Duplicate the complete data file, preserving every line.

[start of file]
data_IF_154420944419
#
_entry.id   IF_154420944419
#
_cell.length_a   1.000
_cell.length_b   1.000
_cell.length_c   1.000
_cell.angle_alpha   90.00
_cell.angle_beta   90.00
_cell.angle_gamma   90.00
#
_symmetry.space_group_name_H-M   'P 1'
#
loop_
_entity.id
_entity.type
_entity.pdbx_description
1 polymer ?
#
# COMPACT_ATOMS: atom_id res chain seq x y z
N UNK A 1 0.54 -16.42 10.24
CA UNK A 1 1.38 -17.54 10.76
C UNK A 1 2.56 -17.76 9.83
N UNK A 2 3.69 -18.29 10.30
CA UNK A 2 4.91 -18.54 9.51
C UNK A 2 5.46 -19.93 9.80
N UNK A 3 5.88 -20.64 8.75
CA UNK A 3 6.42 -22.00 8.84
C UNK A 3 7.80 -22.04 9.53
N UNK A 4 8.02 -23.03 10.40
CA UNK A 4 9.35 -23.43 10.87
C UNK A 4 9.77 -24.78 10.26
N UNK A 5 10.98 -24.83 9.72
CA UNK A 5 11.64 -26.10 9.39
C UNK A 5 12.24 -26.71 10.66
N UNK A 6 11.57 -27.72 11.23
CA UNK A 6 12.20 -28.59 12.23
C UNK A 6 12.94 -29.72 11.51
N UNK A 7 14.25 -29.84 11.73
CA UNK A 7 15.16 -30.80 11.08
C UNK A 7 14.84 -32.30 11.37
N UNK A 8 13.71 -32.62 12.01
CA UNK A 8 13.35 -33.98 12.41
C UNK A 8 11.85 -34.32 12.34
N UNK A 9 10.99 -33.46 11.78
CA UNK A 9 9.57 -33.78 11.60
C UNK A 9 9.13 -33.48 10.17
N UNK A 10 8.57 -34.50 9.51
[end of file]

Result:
data_IF_154420944419
#
_entry.id   IF_154420944419
#
_cell.length_a   1.000
_cell.length_b   1.000
_cell.length_c   1.000
_cell.angle_alpha   90.00
_cell.angle_beta   90.00
_cell.angle_gamma   90.00
#
_symmetry.space_group_name_H-M   'P 1'
#
loop_
_entity.id
_entity.type
_entity.pdbx_description
1 polymer ?
#
# COMPACT_ATOMS: atom_id res chain seq x y z
N UNK A 1 0.54 -16.42 10.24
CA UNK A 1 1.38 -17.54 10.76
C UNK A 1 2.56 -17.76 9.83
N UNK A 2 3.69 -18.29 10.30
CA UNK A 2 4.91 -18.54 9.51
C UNK A 2 5.46 -19.93 9.80
N UNK A 3 5.88 -20.64 8.75
CA UNK A 3 6.42 -22.00 8.84
C UNK A 3 7.80 -22.04 9.53
N UNK A 4 8.02 -23.03 10.40
CA UNK A 4 9.35 -23.43 10.87
C UNK A 4 9.77 -24.78 10.26
N UNK A 5 10.98 -24.83 9.72
CA UNK A 5 11.64 -26.10 9.39
C UNK A 5 12.24 -26.71 10.66
N UNK A 6 11.57 -27.72 11.23
CA UNK A 6 12.20 -28.59 12.23
C UNK A 6 12.94 -29.72 11.51
N UNK A 7 14.25 -29.84 11.73
CA UNK A 7 15.16 -30.80 11.08
C UNK A 7 14.84 -32.30 11.37
N UNK A 8 13.71 -32.62 12.01
CA UNK A 8 13.35 -33.98 12.41
C UNK A 8 11.85 -34.32 12.34
N UNK A 9 10.99 -33.46 11.78
CA UNK A 9 9.57 -33.78 11.60
C UNK A 9 9.13 -33.48 10.17
N UNK A 10 8.57 -34.50 9.51